Jim was involved in all aspects of his boys' lives. He often worked late or taught night classes and was always greeted with his kids' excitement when he arrived home. A lifelong learner, he was never afraid to try something new and develop new skills. He even coached his boys through soccer, despite not knowing nearly as much about the game as they did. He was a wonderful role model whose greatest gift was the beautiful relationship he fostered with his wife. Jim showed by example how a good man treats a good woman and the importance of consciously building a marriage upon love, mutuality, and respect. Jim and Sharon shared an affinity for one another that proved a source of comfort and inspiration for all who were lucky enough to witness it.
As a university professor, Jim focused on his passions for school reform and technology. He directed several technology training projects for pre-service and in-service teachers and other support personnel, always striving to empower the next generation of teachers with the very best tools. In time, he became the director of the Office of Educational Technology in Western Michigan University's College of Education, leading his department with intellect, dedication, empathy, and good humor.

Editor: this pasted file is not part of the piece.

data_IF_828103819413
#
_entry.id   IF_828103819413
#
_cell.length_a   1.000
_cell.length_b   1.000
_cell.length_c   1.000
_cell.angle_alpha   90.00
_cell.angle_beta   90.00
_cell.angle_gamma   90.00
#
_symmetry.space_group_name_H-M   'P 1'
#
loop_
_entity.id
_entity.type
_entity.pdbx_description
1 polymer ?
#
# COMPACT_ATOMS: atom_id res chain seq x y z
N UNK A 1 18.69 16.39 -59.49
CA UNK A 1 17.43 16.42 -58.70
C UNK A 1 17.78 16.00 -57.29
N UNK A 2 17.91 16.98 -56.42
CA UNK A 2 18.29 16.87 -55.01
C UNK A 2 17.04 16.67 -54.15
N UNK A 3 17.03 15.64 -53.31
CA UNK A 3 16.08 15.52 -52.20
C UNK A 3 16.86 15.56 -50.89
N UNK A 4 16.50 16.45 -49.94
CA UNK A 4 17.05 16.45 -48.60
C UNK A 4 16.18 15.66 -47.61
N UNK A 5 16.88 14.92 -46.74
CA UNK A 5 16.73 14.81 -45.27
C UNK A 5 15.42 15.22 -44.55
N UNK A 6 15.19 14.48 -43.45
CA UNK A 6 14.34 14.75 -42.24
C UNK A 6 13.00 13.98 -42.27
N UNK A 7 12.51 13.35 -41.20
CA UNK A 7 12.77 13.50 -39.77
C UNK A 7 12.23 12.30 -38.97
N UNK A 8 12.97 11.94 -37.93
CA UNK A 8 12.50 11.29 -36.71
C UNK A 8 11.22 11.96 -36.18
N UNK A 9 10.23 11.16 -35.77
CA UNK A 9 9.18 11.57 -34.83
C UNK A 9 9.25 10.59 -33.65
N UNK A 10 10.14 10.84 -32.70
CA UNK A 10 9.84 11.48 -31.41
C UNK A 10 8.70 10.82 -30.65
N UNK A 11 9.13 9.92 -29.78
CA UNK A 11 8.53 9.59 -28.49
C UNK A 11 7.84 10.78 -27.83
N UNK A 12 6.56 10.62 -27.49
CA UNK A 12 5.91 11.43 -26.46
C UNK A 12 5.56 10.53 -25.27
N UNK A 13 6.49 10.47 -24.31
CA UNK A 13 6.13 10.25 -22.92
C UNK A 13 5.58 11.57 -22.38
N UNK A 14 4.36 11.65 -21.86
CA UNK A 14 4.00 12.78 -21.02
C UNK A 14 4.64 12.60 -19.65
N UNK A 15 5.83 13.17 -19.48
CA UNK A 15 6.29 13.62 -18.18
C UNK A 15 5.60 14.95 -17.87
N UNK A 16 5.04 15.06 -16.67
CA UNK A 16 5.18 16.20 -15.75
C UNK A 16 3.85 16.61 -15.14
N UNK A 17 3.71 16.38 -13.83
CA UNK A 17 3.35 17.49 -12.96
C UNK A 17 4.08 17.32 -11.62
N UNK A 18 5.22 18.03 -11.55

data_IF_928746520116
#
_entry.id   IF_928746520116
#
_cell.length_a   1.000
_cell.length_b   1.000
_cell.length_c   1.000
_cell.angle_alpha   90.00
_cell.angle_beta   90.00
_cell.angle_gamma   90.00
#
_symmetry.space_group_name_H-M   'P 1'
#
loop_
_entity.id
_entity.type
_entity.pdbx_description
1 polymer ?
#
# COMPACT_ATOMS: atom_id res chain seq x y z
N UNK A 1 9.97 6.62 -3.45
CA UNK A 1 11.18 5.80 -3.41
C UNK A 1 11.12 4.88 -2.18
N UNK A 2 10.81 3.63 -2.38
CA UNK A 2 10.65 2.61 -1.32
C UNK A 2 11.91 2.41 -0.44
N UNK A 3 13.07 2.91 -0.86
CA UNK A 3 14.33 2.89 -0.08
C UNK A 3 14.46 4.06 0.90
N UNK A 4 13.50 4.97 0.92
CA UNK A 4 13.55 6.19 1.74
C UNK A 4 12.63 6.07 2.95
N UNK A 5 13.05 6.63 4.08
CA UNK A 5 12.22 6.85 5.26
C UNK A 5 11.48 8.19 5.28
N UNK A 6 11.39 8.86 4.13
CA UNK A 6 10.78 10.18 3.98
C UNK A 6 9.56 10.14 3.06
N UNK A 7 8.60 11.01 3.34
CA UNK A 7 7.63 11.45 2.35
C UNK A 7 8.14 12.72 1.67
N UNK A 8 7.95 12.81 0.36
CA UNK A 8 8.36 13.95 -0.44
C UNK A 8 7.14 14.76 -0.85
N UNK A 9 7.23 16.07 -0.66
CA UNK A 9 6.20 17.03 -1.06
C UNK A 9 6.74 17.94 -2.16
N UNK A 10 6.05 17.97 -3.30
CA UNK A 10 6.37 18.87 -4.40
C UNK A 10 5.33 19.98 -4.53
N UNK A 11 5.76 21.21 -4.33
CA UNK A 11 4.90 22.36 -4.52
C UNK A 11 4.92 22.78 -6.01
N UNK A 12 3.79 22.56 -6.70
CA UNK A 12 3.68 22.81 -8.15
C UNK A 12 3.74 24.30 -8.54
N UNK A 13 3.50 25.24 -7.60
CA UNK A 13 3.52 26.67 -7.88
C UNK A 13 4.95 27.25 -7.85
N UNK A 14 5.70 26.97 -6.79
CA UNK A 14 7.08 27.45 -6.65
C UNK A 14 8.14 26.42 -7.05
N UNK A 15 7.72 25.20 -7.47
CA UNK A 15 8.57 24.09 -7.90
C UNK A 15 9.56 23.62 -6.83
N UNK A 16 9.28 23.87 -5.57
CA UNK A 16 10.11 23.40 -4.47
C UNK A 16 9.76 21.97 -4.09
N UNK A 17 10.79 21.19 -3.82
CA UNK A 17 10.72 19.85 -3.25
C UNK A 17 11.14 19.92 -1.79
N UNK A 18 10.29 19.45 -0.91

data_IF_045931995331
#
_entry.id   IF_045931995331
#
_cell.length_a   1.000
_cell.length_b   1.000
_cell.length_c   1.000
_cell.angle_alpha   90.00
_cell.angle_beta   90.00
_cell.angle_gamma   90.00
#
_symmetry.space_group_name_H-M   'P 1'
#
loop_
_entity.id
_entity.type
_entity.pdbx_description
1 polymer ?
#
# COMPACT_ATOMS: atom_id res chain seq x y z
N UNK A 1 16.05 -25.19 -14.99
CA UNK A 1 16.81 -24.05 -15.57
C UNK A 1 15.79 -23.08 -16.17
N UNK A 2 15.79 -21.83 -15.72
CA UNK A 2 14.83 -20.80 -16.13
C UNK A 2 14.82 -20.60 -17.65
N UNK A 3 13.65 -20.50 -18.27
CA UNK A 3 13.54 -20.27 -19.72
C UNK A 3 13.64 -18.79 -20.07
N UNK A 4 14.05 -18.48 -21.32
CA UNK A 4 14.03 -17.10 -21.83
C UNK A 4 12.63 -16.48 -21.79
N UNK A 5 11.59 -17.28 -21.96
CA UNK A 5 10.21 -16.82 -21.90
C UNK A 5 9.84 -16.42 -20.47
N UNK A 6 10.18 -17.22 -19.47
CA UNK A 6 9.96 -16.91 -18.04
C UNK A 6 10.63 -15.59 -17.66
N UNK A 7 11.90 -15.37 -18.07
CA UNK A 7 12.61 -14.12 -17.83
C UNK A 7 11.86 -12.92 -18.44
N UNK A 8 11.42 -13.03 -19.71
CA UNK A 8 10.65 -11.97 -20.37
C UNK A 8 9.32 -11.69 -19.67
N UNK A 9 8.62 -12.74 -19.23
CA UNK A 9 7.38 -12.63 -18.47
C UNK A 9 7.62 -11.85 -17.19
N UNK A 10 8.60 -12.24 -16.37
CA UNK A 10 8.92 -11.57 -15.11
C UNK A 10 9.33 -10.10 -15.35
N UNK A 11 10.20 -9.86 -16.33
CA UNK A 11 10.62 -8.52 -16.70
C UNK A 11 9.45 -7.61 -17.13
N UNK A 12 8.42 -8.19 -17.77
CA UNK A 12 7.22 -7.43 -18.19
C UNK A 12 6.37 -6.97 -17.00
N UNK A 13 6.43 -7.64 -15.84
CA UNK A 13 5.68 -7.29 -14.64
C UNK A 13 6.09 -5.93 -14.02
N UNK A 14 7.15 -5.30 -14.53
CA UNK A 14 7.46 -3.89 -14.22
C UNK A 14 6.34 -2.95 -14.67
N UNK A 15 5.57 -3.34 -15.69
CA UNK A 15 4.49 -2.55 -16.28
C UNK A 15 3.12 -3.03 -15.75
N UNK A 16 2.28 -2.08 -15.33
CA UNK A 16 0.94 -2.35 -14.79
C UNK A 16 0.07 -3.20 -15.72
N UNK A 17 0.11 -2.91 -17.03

Jim was also a naturalist, whose passion for the outdoors was nourished by combing the beaches of California, where he had a second home tucked in the redwood forests. Every year, he would drive across the country to spend the summer restoring his spirit and exploring nature's wonders. When his children were very young, the family traveled to the coast by train. As the kids grew older, they would make the trek in the family car, taking a new route each time and often needing to make unplanned stops for car parts along the way. Jim also had the opportunity to travel Europe extensively. While in Italy, he met his relatives who still lived there and made several close friends through their travels. Jim shared a wonderful relationship with his father-in-law, Mark. The kindred spirits took many trips together while Sharon and the kids stayed with her mom.